De-milked

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Rome wasn't built in a day – much like the world-famous companies that we all recognize today. Even they had to start from something – and you might be surprised when you find out that quite a few of them started out by doing things completely different than they are doing now.

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The Guardian

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If you spend hours a day staring at your phone screen for social media, games and reading, a new no-frills device could help nudge you back to the real world

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The Next Web

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While we all know that billionaires control a substantial amount of the world’s wealth – in fact, current projections see the richest 1% controlling 2/3 of it by 2030 – what they use their vast fortunes on may surprise you.

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Wired

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The first meme of 2018 was Mariah Carey publicly complaining that, prior to her New Year’s Eve performance, no one had brought her “hot tea.” It was funny and in keeping with Carey’s legendary diva antics, but it was also a GIF-able summation of the year’s desperate need for soothing. President Trump had closed out a horribly tense first year in the White House; Hurricanes Harvey, Irma, and Maria left devastation in their wakes; a man opened fire on a Las Vegas music festival, killing dozens; North Korea was testing nuclear weapons; we learned that Hollywood (and especially Harvey Weinstein) was a sexist hotbed of sexual coercion. We all needed that hot tea. The first memes of 2019 (Chrissy Teigen getting poked in the eye with an umbrella notwithstanding) strike a markedly different tone, often displaying a desperate kind of self-actualized intention.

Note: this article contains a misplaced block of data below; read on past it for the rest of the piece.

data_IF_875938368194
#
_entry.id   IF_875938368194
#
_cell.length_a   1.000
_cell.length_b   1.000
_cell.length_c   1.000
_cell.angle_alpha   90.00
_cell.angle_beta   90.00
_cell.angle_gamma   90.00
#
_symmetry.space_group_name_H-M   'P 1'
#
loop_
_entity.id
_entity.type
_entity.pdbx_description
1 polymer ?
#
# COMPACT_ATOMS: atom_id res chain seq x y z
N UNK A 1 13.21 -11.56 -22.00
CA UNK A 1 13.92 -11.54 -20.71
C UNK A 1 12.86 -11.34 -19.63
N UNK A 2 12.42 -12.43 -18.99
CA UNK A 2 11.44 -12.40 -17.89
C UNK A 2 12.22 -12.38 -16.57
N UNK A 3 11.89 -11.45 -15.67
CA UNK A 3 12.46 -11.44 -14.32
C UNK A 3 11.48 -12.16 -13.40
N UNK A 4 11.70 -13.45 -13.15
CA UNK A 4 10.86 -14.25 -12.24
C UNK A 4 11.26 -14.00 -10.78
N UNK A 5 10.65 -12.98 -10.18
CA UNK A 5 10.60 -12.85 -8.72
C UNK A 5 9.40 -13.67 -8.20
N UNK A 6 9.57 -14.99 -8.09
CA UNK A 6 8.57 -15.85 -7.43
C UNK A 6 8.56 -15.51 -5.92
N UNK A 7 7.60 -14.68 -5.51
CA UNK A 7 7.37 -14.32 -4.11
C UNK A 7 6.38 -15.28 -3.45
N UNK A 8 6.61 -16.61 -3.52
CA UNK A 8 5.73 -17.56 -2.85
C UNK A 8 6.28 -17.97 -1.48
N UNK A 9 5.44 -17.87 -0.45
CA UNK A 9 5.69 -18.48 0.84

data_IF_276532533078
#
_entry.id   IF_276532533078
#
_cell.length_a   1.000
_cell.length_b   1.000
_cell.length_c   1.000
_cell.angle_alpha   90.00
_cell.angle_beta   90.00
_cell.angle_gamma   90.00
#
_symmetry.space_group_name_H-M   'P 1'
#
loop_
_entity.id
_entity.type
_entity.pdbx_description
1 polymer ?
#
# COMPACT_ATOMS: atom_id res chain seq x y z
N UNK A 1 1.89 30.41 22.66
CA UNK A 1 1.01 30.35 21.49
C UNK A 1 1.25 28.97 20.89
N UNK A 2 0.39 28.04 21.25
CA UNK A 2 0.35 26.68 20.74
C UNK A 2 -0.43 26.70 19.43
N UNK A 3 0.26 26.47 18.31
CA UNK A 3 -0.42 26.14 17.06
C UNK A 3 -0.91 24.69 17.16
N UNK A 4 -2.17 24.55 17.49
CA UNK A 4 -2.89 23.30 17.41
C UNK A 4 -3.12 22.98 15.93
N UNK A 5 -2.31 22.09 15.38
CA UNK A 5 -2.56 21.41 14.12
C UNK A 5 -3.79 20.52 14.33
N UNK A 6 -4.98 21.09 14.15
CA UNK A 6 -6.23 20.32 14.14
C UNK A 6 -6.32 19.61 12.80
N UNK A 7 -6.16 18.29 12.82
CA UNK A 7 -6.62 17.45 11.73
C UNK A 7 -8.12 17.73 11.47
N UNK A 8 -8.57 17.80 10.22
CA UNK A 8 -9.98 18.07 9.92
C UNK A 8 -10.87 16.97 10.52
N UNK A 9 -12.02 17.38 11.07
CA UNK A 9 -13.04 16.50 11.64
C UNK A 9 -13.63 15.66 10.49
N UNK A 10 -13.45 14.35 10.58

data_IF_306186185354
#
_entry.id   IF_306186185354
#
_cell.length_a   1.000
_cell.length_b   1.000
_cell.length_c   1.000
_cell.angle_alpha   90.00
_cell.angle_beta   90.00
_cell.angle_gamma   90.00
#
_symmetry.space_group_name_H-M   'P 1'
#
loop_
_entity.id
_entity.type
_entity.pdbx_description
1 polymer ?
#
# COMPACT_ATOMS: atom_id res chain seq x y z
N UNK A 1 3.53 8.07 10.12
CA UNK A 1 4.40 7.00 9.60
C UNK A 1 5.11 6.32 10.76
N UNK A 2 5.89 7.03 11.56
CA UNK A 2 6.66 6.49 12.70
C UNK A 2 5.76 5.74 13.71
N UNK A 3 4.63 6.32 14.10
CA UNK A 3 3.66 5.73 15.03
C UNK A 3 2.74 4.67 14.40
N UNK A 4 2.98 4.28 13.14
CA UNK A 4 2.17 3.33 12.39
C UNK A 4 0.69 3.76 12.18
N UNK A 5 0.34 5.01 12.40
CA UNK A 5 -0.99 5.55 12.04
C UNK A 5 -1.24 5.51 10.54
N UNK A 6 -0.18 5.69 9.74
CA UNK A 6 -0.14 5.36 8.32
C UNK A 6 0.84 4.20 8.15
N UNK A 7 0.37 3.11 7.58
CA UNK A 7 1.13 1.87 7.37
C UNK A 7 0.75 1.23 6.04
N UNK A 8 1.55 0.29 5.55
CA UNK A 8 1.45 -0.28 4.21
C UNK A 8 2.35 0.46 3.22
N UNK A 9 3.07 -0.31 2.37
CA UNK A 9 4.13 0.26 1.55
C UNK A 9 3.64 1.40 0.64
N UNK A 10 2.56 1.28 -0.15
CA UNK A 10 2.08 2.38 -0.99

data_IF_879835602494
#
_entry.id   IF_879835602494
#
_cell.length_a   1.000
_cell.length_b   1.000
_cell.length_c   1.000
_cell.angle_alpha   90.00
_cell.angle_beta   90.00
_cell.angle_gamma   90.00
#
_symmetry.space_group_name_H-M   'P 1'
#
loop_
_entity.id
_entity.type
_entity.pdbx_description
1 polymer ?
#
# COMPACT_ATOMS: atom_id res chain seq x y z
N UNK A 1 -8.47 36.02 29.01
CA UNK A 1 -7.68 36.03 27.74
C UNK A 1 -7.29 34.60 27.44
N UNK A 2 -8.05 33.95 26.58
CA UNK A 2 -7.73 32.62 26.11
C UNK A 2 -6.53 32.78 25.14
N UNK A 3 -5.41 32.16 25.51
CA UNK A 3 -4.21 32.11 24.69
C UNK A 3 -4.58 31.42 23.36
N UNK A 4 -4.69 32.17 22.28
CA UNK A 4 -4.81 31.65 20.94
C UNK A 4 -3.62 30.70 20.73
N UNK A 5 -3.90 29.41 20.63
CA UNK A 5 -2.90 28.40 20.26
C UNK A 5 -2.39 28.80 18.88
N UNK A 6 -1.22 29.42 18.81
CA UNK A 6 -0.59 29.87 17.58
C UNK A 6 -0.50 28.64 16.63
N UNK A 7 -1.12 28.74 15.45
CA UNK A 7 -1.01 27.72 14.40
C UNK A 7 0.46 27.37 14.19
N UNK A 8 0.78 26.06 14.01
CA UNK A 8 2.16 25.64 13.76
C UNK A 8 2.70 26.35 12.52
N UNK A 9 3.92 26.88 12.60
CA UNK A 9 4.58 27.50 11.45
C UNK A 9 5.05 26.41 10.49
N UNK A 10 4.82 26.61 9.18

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Mashable Magazine

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Imagine someone demonstrating a jet plane 15 years before Kitty Hawk. Imagine someone demonstrating a smartphone 15 years before the first cellular networks were even launched. Imagine someone demonstrating a controlled nuclear chain reaction 15 years before Einstein formulated e=mc2.
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Wired

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On a recent weeknight at New York City’s Museum of Modern Art, the celebrated German designer Dieter Rams ambled up to a podium in his uniform of a black shirt, thinning silver bowl cut, and cane. He was there to introduce a movie, of which he is begrudgingly but indisputably the star.
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Dezeen

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Designers Barber and Osgerby, Konstantin Grcic and Sevil Peach explore what the office of today looks like in an exhibition for furniture brand Vitra.

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fastcompany